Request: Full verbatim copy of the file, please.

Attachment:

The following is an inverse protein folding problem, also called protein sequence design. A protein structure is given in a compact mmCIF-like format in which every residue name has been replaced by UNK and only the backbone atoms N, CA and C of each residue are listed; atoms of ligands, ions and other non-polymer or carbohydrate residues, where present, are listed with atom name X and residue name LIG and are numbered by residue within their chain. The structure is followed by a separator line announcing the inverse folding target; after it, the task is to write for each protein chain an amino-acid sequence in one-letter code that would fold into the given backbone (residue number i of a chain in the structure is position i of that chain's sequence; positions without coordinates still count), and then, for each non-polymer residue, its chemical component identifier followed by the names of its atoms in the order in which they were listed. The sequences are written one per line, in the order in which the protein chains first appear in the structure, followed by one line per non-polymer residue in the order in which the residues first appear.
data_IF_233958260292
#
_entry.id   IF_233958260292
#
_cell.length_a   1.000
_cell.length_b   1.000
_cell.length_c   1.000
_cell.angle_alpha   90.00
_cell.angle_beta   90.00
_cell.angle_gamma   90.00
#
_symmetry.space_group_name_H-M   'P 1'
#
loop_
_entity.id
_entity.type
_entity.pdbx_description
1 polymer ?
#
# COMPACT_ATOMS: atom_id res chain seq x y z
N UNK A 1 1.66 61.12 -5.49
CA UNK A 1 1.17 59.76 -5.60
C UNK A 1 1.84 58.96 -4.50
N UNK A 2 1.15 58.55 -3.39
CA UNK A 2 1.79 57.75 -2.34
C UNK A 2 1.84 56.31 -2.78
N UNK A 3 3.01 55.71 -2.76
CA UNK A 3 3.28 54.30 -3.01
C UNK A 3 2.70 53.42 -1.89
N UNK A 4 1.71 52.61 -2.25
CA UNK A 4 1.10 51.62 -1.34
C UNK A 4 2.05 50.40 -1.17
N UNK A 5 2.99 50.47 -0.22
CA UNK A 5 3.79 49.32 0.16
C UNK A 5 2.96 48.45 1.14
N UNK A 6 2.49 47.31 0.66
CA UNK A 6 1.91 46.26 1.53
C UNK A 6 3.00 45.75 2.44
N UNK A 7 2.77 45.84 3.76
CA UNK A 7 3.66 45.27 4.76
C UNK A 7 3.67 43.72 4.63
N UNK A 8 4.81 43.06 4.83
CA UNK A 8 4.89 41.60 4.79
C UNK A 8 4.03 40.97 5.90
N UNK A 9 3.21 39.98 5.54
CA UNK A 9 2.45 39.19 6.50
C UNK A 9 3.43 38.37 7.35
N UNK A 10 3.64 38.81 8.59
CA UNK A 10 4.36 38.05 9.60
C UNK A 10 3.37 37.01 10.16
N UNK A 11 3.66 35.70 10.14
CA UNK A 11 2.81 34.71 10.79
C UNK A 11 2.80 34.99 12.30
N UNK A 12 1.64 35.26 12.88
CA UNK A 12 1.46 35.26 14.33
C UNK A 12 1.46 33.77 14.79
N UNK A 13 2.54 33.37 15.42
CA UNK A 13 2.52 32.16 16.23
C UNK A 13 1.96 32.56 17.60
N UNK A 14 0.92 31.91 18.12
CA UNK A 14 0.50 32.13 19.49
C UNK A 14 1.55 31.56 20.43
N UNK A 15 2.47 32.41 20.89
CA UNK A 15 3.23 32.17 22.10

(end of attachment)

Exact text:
The following is an inverse protein folding problem, also called protein sequence design. A protein structure is given in a compact mmCIF-like format in which every residue name has been replaced by UNK and only the backbone atoms N, CA and C of each residue are listed; atoms of ligands, ions and other non-polymer or carbohydrate residues, where present, are listed with atom name X and residue name LIG and are numbered by residue within their chain. The structure is followed by a separator line announcing the inverse folding target; after it, the task is to write for each protein chain an amino-acid sequence in one-letter code that would fold into the given backbone (residue number i of a chain in the structure is position i of that chain's sequence; positions without coordinates still count), and then, for each non-polymer residue, its chemical component identifier followed by the names of its atoms in the order in which they were listed. The sequences are written one per line, in the order in which the protein chains first appear in the structure, followed by one line per non-polymer residue in the order in which the residues first appear.
data_IF_233958260292
#
_entry.id   IF_233958260292
#
_cell.length_a   1.000
_cell.length_b   1.000
_cell.length_c   1.000
_cell.angle_alpha   90.00
_cell.angle_beta   90.00
_cell.angle_gamma   90.00
#
_symmetry.space_group_name_H-M   'P 1'
#
loop_
_entity.id
_entity.type
_entity.pdbx_description
1 polymer ?
#
# COMPACT_ATOMS: atom_id res chain seq x y z
N UNK A 1 1.66 61.12 -5.49
CA UNK A 1 1.17 59.76 -5.60
C UNK A 1 1.84 58.96 -4.50
N UNK A 2 1.15 58.55 -3.39
CA UNK A 2 1.79 57.75 -2.34
C UNK A 2 1.84 56.31 -2.78
N UNK A 3 3.01 55.71 -2.76
CA UNK A 3 3.28 54.30 -3.01
C UNK A 3 2.70 53.42 -1.89
N UNK A 4 1.71 52.61 -2.25
CA UNK A 4 1.10 51.62 -1.34
C UNK A 4 2.05 50.40 -1.17
N UNK A 5 2.99 50.47 -0.22
CA UNK A 5 3.79 49.32 0.16
C UNK A 5 2.96 48.45 1.14
N UNK A 6 2.49 47.31 0.66
CA UNK A 6 1.91 46.26 1.53
C UNK A 6 3.00 45.75 2.44
N UNK A 7 2.77 45.84 3.76
CA UNK A 7 3.66 45.27 4.76
C UNK A 7 3.67 43.72 4.63
N UNK A 8 4.81 43.06 4.83
CA UNK A 8 4.89 41.60 4.79
C UNK A 8 4.03 40.97 5.90
N UNK A 9 3.21 39.98 5.54
CA UNK A 9 2.45 39.19 6.50
C UNK A 9 3.43 38.37 7.35
N UNK A 10 3.64 38.81 8.59
CA UNK A 10 4.36 38.05 9.60
C UNK A 10 3.37 37.01 10.16
N UNK A 11 3.66 35.70 10.14
CA UNK A 11 2.81 34.71 10.79
C UNK A 11 2.80 34.99 12.30
N UNK A 12 1.64 35.26 12.88
CA UNK A 12 1.46 35.26 14.33
C UNK A 12 1.46 33.77 14.79
N UNK A 13 2.54 33.37 15.42
CA UNK A 13 2.52 32.16 16.23
C UNK A 13 1.96 32.56 17.60
N UNK A 14 0.92 31.91 18.12
CA UNK A 14 0.50 32.13 19.49
C UNK A 14 1.55 31.56 20.43
N UNK A 15 2.47 32.41 20.89
CA UNK A 15 3.23 32.17 22.10